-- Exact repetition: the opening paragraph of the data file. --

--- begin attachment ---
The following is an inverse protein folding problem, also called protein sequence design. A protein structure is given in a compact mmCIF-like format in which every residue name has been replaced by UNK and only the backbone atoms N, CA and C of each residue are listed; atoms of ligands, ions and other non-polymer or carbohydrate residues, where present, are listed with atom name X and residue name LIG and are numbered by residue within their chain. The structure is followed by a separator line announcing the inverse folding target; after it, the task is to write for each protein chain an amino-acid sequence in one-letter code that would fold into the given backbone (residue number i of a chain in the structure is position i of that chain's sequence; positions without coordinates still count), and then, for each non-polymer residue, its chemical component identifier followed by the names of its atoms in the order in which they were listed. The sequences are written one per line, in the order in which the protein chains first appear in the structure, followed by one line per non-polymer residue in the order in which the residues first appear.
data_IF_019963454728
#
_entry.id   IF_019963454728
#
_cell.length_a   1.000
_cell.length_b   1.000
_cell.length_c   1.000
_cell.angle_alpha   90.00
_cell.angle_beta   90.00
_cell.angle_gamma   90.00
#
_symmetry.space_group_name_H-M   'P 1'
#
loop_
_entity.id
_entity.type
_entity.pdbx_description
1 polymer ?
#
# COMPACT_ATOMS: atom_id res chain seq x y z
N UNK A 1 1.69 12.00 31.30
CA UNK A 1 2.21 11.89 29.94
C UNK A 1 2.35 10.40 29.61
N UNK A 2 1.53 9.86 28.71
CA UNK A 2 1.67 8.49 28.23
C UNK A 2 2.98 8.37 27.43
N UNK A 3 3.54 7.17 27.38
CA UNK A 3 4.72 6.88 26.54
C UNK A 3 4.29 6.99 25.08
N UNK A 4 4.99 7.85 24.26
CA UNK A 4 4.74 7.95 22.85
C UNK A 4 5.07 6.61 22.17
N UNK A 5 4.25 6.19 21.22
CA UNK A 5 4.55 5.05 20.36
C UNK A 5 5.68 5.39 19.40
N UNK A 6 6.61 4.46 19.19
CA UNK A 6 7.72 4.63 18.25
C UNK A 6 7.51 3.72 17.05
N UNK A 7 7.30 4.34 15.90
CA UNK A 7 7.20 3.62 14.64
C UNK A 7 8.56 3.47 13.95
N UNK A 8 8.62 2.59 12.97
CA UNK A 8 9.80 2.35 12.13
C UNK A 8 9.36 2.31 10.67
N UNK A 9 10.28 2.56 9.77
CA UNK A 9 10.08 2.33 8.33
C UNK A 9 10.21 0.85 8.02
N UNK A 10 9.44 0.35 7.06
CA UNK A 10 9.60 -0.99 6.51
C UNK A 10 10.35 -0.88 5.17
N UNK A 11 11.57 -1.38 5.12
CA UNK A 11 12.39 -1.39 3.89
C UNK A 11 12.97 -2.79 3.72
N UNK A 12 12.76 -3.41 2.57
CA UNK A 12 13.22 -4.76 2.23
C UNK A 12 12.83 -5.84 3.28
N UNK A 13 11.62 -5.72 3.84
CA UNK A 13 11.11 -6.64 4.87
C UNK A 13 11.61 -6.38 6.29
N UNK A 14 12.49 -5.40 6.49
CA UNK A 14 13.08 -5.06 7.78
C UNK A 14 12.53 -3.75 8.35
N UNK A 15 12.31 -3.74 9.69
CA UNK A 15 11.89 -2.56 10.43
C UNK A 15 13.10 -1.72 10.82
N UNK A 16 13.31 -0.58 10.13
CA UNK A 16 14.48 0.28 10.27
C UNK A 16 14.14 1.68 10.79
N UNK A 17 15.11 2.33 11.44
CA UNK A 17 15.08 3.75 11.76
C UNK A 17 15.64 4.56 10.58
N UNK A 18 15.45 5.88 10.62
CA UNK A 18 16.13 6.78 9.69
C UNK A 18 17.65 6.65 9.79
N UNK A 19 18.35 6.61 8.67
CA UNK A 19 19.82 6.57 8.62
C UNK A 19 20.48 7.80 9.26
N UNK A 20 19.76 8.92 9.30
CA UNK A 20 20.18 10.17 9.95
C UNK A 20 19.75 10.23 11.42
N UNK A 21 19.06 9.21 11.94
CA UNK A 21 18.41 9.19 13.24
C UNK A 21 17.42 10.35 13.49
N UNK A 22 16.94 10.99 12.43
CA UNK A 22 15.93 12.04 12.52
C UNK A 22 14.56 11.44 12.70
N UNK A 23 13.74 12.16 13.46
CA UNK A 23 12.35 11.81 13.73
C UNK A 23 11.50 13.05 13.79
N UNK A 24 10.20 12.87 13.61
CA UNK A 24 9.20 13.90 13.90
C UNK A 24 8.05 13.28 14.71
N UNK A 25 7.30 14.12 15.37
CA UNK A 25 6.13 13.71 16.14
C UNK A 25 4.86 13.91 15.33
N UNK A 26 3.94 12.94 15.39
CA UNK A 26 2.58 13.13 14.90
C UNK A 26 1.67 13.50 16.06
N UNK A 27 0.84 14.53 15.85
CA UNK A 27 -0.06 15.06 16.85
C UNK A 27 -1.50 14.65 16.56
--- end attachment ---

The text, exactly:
The following is an inverse protein folding problem, also called protein sequence design. A protein structure is given in a compact mmCIF-like format in which every residue name has been replaced by UNK and only the backbone atoms N, CA and C of each residue are listed; atoms of ligands, ions and other non-polymer or carbohydrate residues, where present, are listed with atom name X and residue name LIG and are numbered by residue within their chain. The structure is followed by a separator line announcing the inverse folding target; after it, the task is to write for each protein chain an amino-acid sequence in one-letter code that would fold into the given backbone (residue number i of a chain in the structure is position i of that chain's sequence; positions without coordinates still count), and then, for each non-polymer residue, its chemical component identifier followed by the names of its atoms in the order in which they were listed. The sequences are written one per line, in the order in which the protein chains first appear in the structure, followed by one line per non-polymer residue in the order in which the residues first appear.